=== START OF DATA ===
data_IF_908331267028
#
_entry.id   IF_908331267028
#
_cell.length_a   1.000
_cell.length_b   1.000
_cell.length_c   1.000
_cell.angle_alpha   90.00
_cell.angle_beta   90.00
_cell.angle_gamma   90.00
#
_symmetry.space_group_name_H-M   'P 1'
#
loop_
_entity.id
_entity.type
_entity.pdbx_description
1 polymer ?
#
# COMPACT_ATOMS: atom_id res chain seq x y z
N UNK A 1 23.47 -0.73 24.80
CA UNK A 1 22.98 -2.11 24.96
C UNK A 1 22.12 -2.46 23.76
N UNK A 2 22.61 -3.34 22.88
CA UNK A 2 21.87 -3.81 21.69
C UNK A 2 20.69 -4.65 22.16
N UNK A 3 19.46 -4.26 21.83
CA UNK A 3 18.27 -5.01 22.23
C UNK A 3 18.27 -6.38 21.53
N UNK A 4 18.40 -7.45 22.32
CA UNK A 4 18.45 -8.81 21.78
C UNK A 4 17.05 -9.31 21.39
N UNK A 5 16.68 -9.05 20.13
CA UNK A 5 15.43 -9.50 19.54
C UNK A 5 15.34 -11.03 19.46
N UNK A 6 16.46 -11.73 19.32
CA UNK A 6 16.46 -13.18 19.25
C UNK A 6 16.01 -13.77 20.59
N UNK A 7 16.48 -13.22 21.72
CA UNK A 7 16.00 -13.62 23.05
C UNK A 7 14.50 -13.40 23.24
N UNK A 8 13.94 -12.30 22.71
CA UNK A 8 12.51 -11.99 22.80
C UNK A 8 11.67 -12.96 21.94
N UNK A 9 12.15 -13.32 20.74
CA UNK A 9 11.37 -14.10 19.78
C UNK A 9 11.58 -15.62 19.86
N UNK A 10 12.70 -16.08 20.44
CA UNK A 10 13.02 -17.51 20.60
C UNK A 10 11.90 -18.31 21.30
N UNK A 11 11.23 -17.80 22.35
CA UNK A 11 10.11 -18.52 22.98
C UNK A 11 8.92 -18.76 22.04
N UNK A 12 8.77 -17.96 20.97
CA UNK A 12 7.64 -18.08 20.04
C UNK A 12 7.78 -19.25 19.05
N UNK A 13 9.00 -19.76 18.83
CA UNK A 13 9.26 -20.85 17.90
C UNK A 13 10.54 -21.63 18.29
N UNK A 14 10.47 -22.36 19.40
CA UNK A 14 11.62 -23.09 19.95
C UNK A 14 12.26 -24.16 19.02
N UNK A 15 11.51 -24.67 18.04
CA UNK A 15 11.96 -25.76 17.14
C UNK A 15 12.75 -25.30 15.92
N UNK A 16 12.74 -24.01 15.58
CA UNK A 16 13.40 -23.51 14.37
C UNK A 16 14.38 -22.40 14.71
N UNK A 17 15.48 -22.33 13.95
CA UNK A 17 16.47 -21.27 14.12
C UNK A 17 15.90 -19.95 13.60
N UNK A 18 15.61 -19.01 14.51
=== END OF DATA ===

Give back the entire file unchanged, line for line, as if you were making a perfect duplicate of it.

data_IF_908331267028
#
_entry.id   IF_908331267028
#
_cell.length_a   1.000
_cell.length_b   1.000
_cell.length_c   1.000
_cell.angle_alpha   90.00
_cell.angle_beta   90.00
_cell.angle_gamma   90.00
#
_symmetry.space_group_name_H-M   'P 1'
#
loop_
_entity.id
_entity.type
_entity.pdbx_description
1 polymer ?
#
# COMPACT_ATOMS: atom_id res chain seq x y z
N UNK A 1 23.47 -0.73 24.80
CA UNK A 1 22.98 -2.11 24.96
C UNK A 1 22.12 -2.46 23.76
N UNK A 2 22.61 -3.34 22.88
CA UNK A 2 21.87 -3.81 21.69
C UNK A 2 20.69 -4.65 22.16
N UNK A 3 19.46 -4.26 21.83
CA UNK A 3 18.27 -5.01 22.23
C UNK A 3 18.27 -6.38 21.53
N UNK A 4 18.40 -7.45 22.32
CA UNK A 4 18.45 -8.81 21.78
C UNK A 4 17.05 -9.31 21.39
N UNK A 5 16.68 -9.05 20.13
CA UNK A 5 15.43 -9.50 19.54
C UNK A 5 15.34 -11.03 19.46
N UNK A 6 16.46 -11.73 19.32
CA UNK A 6 16.46 -13.18 19.25
C UNK A 6 16.01 -13.77 20.59
N UNK A 7 16.48 -13.22 21.72
CA UNK A 7 16.00 -13.62 23.05
C UNK A 7 14.50 -13.40 23.24
N UNK A 8 13.94 -12.30 22.71
CA UNK A 8 12.51 -11.99 22.80
C UNK A 8 11.67 -12.96 21.94
N UNK A 9 12.15 -13.32 20.74
CA UNK A 9 11.37 -14.10 19.78
C UNK A 9 11.58 -15.62 19.86
N UNK A 10 12.70 -16.08 20.44
CA UNK A 10 13.02 -17.51 20.60
C UNK A 10 11.90 -18.31 21.30
N UNK A 11 11.23 -17.80 22.35
CA UNK A 11 10.11 -18.52 22.98
C UNK A 11 8.92 -18.76 22.04
N UNK A 12 8.77 -17.96 20.97
CA UNK A 12 7.64 -18.08 20.04
C UNK A 12 7.78 -19.25 19.05
N UNK A 13 9.00 -19.76 18.83
CA UNK A 13 9.26 -20.85 17.90
C UNK A 13 10.54 -21.63 18.29
N UNK A 14 10.47 -22.36 19.40
CA UNK A 14 11.62 -23.09 19.95
C UNK A 14 12.26 -24.16 19.02
N UNK A 15 11.51 -24.67 18.04
CA UNK A 15 11.96 -25.76 17.14
C UNK A 15 12.75 -25.30 15.92
N UNK A 16 12.74 -24.01 15.58
CA UNK A 16 13.40 -23.51 14.37
C UNK A 16 14.38 -22.40 14.71
N UNK A 17 15.48 -22.33 13.95
CA UNK A 17 16.47 -21.27 14.12
C UNK A 17 15.90 -19.95 13.60
N UNK A 18 15.61 -19.01 14.51